As plans for next year’s airshow fly into view, the show is shaping up to be an exciting one with many exotic aircraft coming to Cranbrook. Some of those slated are the CF-18 Hornet, a B1-B Lancer and a C-17 Galaxy — one of the biggest military transport planes in the world.
Thomas Murphy, air operations director for the Canadian Rockies International Airshow, was in council Monday to talk about the marvels of flight featured in the show.
The show is a two day event planned for Aug. 5 and 6, 2016 at the Canadian Rockies International Airport.
“It is going to feature a wide variety of military and civilian aircrafts from both Canada and the United States,” Murphy said.
There will be a twilight show on the Friday evening, and then a traditional show on Saturday show which includes both flying demonstrations and static displays of aircrafts and helicopters.
The airshow will include many aircraft such as the T-33, the Canadian Forces C-17 and the CF-18 Hornet.
“The twilight show, as you can see form some of these pictures, we have one of the best backdrops in the world, we have the Canadian Rockies obviously to be our backdrop,” Murphy said. “The twilight show is neat because you get to see the airplanes, near nighttime. You get to see things like the afterburner. You get to see the sunlight reflecting on the aircraft.”
He said it is a really neat show for the spectators as they get to see things they wouldn’t normally be able to see.
Canadian Rockies International Airshow is a not-for-profit committee made up entirely of volunteers, including Murphy.
“It was formed with the purpose of organizing and managing this airshow starting in the 2016 season and recurring biannually every two year after that,” he said.
Murphy said they haven’t finish all of the contract negotiations with the flyers, but could say some of the acts that are coming.
“From the Royal Canadian Air Force we have the Snowbirds, the Canadian Forces demo CF-18 Hornet and the Skyhawks, which is the Canadian Forces parachute demo team,” he said.
There will also be a host of civilian performers such as Stephan Tuck flying a Pitts Special, Super Dave Matheson in a MX2. Murphy noted that a lot of the civilian performers have been featured on the TV show Airshow.
They are also trying to bring in Dan Buchanen, who is paraplegic and flies a hang glider in both day and night shows.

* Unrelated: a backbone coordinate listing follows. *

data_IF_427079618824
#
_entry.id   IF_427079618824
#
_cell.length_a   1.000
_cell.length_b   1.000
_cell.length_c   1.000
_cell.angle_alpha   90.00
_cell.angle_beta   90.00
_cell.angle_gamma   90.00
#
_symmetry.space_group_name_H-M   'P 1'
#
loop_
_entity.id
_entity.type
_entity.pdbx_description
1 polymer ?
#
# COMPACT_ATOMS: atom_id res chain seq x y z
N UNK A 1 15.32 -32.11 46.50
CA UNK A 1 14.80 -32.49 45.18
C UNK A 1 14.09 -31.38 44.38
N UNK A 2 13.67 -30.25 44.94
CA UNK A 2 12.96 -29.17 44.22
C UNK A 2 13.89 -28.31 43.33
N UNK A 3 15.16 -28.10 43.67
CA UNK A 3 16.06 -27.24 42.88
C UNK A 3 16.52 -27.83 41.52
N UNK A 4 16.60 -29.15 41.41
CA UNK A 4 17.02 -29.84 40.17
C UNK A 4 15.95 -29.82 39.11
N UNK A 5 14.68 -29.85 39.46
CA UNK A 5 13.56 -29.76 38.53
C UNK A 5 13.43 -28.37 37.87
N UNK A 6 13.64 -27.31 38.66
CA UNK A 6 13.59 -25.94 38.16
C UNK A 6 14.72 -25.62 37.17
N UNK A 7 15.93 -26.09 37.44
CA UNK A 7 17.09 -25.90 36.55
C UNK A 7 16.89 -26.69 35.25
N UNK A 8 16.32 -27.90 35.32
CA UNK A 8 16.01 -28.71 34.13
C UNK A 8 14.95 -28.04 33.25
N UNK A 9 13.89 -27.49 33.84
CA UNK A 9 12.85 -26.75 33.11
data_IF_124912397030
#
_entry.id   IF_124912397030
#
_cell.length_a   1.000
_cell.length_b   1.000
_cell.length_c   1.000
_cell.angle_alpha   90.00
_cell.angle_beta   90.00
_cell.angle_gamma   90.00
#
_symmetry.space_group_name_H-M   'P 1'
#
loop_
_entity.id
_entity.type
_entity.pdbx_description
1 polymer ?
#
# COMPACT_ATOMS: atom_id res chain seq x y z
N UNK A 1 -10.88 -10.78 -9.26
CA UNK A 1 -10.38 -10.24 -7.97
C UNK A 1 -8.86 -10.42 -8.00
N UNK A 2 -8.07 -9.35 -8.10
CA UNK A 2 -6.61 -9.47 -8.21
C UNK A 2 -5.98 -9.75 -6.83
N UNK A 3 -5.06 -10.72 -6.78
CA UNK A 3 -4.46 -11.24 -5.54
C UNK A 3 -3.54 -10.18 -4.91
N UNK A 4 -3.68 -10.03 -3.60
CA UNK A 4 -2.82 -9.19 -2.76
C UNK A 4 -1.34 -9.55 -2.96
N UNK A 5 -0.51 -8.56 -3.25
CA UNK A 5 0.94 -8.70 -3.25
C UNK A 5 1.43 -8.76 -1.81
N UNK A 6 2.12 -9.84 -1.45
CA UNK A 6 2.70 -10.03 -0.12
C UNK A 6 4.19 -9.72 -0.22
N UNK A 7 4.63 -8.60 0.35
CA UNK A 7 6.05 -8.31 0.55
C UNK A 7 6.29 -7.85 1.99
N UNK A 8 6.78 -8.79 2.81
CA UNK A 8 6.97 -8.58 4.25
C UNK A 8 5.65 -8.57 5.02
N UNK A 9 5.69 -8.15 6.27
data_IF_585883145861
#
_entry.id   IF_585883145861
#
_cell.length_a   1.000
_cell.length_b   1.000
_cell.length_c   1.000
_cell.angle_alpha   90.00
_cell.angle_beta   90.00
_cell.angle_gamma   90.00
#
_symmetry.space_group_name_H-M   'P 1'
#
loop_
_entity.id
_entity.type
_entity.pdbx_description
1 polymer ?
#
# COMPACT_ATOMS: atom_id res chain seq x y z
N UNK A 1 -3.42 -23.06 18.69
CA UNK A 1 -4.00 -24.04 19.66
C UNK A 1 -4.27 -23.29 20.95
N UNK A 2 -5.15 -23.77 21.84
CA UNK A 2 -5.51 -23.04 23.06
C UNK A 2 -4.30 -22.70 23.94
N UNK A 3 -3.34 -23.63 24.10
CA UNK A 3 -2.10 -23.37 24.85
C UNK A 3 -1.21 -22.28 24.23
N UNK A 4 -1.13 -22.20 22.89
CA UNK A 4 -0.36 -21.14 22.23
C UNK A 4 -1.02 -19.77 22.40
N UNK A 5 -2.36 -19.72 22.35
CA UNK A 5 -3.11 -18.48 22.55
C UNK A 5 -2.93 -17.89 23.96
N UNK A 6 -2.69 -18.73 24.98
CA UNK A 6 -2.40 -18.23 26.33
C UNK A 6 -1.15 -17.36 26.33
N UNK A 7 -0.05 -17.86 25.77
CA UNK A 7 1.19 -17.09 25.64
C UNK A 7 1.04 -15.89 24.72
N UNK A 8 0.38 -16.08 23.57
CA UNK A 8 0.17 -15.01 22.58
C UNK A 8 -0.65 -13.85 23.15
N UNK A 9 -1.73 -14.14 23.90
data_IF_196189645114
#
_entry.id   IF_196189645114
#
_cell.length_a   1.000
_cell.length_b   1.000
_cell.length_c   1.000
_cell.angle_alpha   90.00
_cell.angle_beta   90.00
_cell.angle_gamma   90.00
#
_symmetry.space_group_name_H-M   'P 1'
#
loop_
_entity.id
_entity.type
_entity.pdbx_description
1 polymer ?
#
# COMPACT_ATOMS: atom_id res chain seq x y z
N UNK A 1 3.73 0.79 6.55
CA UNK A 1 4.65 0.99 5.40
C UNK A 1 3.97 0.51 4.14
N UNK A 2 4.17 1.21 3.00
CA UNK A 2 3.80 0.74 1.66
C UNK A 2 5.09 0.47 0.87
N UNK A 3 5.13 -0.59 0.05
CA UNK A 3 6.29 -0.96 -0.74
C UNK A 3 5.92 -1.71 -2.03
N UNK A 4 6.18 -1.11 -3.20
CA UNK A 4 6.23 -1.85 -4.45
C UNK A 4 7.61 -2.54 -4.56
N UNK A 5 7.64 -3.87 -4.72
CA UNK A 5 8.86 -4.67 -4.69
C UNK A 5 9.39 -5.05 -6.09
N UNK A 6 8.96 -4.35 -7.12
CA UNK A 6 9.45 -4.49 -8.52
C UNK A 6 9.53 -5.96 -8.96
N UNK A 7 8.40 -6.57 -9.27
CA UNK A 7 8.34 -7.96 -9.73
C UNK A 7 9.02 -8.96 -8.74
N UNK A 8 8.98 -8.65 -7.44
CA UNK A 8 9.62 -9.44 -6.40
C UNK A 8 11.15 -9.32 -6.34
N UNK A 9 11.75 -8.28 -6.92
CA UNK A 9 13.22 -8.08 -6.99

On the static display side there will be a lot to see as well. Murphy said they may possibly have a B-1B Lancer, a C-17 Globemaster and also possibly a U.S. C-5 Galaxy — one of the world’s largest cargo planes.
Murphy said the airshow society came together with the goal of putting together a world class airshow that would be the biggest ever held in Southeastern B.C.
Murphy said they expect to draw 10,000 visitors to the region for the event.
“We’re estimating that we can generate up to $1 million in revenue for local businesses and raise awareness of the East Kootenay region as a destination for travel and tourism,” Murphy said.
He said they have had a lot of success securing sponsorship on the local, regional and provincial levels. That combined with the ticket sales is expected to cover the vast majority of the fixed cost for the event.
Murphy asked if the city could provide some assistance for the event.
“We’re looking for dedicated fire support for the three days the event is going to be on, which is the one practice day and the two actual event days,” he said.
They are also hoping the city will wave permit or event fees and use of the City Work department signs and barricades.
“We’re going to be coming up with a traffic management plan and possibly doing some road closures and things like that to try to streamline getting people in and out of the airport while not causing any hassles to the actual flying public because the airport will still be dealing with passengers,” he said.
He said they also hope to discuss the use of transit buses as shuttles and city water trucks to pre-water areas prior to the pyrotechnical displays. He added they hope for consideration of a dedicated peace officer as well.
Coun. Tom Shypitka asked if Cranbrook’s runway length restricts them in any way.
“No,” Murphy replied. “We have over a 8,000 foot runway in Cranbrook and that means essentially that we are unrestricted for any type of aircraft or performance that can come into Cranbrook. We can take the biggest planes straight down to the smallest.”
Shypitka had only one more question and that whether a councillor could get a ride in the CF-18.
Unfortunately for Shypitka, Murphy noted the CF-18 is only a single seater.
Murphy said the MX2 and the Pitts Special are both coming back and are tandem aircraft that may have rides available.